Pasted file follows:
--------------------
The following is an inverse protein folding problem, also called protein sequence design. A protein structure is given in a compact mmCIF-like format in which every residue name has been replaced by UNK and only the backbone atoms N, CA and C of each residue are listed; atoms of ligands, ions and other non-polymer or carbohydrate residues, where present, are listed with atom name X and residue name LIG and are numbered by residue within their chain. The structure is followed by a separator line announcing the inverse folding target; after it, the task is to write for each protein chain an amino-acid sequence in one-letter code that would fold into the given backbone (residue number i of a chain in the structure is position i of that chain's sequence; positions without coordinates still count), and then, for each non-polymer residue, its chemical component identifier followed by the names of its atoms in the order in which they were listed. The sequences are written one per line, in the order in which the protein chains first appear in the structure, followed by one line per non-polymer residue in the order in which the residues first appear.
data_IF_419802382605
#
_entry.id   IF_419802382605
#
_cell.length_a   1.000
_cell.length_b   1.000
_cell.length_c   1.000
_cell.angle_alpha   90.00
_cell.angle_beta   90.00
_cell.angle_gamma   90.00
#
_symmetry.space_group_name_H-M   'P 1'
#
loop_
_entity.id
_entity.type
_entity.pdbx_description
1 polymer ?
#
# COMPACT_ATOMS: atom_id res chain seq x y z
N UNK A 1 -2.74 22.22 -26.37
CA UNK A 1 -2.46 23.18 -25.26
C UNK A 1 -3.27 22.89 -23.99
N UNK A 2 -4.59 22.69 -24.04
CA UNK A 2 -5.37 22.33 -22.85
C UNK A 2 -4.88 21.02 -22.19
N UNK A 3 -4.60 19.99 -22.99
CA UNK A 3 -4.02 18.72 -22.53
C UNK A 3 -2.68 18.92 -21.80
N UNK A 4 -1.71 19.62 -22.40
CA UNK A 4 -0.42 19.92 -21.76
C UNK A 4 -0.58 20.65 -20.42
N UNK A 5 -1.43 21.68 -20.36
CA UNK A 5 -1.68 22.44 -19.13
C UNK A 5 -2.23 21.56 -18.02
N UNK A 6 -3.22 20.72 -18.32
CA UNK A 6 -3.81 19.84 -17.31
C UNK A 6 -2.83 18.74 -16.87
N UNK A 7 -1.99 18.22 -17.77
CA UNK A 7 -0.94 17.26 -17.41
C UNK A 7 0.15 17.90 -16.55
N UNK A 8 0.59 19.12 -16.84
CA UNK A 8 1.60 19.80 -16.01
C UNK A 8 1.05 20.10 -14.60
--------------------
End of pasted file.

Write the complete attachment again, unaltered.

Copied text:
The following is an inverse protein folding problem, also called protein sequence design. A protein structure is given in a compact mmCIF-like format in which every residue name has been replaced by UNK and only the backbone atoms N, CA and C of each residue are listed; atoms of ligands, ions and other non-polymer or carbohydrate residues, where present, are listed with atom name X and residue name LIG and are numbered by residue within their chain. The structure is followed by a separator line announcing the inverse folding target; after it, the task is to write for each protein chain an amino-acid sequence in one-letter code that would fold into the given backbone (residue number i of a chain in the structure is position i of that chain's sequence; positions without coordinates still count), and then, for each non-polymer residue, its chemical component identifier followed by the names of its atoms in the order in which they were listed. The sequences are written one per line, in the order in which the protein chains first appear in the structure, followed by one line per non-polymer residue in the order in which the residues first appear.
data_IF_419802382605
#
_entry.id   IF_419802382605
#
_cell.length_a   1.000
_cell.length_b   1.000
_cell.length_c   1.000
_cell.angle_alpha   90.00
_cell.angle_beta   90.00
_cell.angle_gamma   90.00
#
_symmetry.space_group_name_H-M   'P 1'
#
loop_
_entity.id
_entity.type
_entity.pdbx_description
1 polymer ?
#
# COMPACT_ATOMS: atom_id res chain seq x y z
N UNK A 1 -2.74 22.22 -26.37
CA UNK A 1 -2.46 23.18 -25.26
C UNK A 1 -3.27 22.89 -23.99
N UNK A 2 -4.59 22.69 -24.04
CA UNK A 2 -5.37 22.33 -22.85
C UNK A 2 -4.88 21.02 -22.19
N UNK A 3 -4.60 19.99 -22.99
CA UNK A 3 -4.02 18.72 -22.53
C UNK A 3 -2.68 18.92 -21.80
N UNK A 4 -1.71 19.62 -22.40
CA UNK A 4 -0.42 19.92 -21.76
C UNK A 4 -0.58 20.65 -20.42
N UNK A 5 -1.43 21.68 -20.36
CA UNK A 5 -1.68 22.44 -19.13
C UNK A 5 -2.23 21.56 -18.02
N UNK A 6 -3.22 20.72 -18.32
CA UNK A 6 -3.81 19.84 -17.31
C UNK A 6 -2.83 18.74 -16.87
N UNK A 7 -1.99 18.22 -17.77
CA UNK A 7 -0.94 17.26 -17.41
C UNK A 7 0.15 17.90 -16.55
N UNK A 8 0.59 19.12 -16.84
CA UNK A 8 1.60 19.80 -16.01
C UNK A 8 1.05 20.10 -14.60